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A nuclear deal to tip the scale

As the coup in Niger sparked concerns over European uranium supplies, French and Mongolian officials were quietly negotiating a billion-euro investment agreement to be signed during Mongolian President Khurelsukh’s visit to France in October. The deal concerning the Zuuvch-Ovoo uranium deposit discovered by the nuclear group Orano already received heavy political impetus during Macron’s visit to Ulaanbaatar in May, followed by French Foreign Minister Colonna’s visit in June. Despite relative quiet over the largest uranium discovery of the last two decades, there is a growing unease over the elephant in the room – Russia.

The foundations of uranium mining in Mongolia were laid in the 1970s with the discovery of deposits in the Dornod province, but the actual mining took place only between 1988 and 1995 by the Priargunsky enterprise, with the produce being delivered to Russia via rail. After a long hiatus, Russia started paying attention to Mongolian uranium again in the late 2000s, but nothing foretold a positive outcome.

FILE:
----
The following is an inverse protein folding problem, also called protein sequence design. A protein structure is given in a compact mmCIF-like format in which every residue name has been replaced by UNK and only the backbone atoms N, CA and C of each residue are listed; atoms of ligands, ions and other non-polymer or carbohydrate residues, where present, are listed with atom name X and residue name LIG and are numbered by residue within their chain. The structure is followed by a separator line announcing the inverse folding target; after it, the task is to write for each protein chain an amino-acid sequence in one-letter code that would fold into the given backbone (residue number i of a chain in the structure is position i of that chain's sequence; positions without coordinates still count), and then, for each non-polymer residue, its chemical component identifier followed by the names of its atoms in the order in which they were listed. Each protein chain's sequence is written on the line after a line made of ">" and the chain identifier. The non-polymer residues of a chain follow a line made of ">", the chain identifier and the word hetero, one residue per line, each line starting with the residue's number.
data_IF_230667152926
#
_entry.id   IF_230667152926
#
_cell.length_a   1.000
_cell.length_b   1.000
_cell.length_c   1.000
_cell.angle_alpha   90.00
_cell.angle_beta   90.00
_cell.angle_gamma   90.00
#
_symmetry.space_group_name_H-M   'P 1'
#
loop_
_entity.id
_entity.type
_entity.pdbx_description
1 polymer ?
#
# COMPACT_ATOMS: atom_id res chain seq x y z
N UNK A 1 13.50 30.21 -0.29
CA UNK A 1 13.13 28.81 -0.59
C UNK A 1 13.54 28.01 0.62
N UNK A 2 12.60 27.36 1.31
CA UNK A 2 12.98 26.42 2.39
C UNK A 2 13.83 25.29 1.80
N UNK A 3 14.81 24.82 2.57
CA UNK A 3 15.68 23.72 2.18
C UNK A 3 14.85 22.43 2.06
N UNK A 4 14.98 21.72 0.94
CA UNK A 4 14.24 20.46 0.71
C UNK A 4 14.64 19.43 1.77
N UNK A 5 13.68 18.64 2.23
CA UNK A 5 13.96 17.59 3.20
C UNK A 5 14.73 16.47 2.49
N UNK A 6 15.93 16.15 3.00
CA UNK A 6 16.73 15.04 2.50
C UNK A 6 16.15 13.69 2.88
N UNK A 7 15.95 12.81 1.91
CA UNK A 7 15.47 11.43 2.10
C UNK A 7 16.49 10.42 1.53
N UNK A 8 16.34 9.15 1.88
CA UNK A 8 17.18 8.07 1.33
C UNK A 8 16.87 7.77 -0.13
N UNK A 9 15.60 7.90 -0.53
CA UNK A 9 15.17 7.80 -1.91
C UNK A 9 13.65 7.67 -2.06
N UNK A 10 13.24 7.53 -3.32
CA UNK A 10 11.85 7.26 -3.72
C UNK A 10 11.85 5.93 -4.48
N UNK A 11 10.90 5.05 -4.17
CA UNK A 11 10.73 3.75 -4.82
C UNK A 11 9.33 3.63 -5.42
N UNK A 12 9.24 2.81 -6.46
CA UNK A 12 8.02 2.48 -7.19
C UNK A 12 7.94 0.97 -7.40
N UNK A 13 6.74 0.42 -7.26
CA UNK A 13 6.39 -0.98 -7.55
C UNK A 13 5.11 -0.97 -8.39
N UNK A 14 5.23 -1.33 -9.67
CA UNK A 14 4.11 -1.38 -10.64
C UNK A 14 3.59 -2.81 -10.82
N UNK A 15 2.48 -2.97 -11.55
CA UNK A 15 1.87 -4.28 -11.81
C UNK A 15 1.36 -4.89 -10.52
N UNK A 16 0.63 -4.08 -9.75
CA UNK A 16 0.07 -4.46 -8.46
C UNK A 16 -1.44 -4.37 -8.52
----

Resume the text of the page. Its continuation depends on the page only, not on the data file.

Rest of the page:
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In mid-2009, Mongolian authorities claimed that there were violations of Mongolian law for failing to register resources prior to publishing information on the Toronto Stock Exchange and cancelled the licenses of the Dornod deposits primarily owned by the Canadian company Khan Resources. The same summer, minority shareholders of the Dornod deposits, Mongolian state-owned MonAtom and Russian Priargunsky announced a new joint venture to develop the very same deposits. In 2011, Khan Resources sued the Mongolian Government, and after a lengthy litigation, Mongolia agreed to pay $70 million in damages to the Canadian investors. As of 2023, the Dornod project has not been going forward, but the aftertaste of the Khan Resources fiasco on Mongolia’s uranium sector remains bitter.

In a similar vein, neither the Chinese- nor the Czech-owned uranium projects in Mongolia have materialised, and to this day, uranium is widely perceived as Russia’s exclusive sphere, with local anti-nuclear protests being treated as fronts for Kremlin and pro-Russian politicians. In this context, the fact that the Zuuvch-Ovoo deposit (discovered in 2010 by Orano’s predecessor Areva and co-developed with Japan’s Mitsubishi Corporation) before its exit in 2021, has reached an investment agreement negotiation stage, is by itself an anomaly and by extension also part of the global competition between Russia and France for the uranium market.

Whither Mongolian uranium?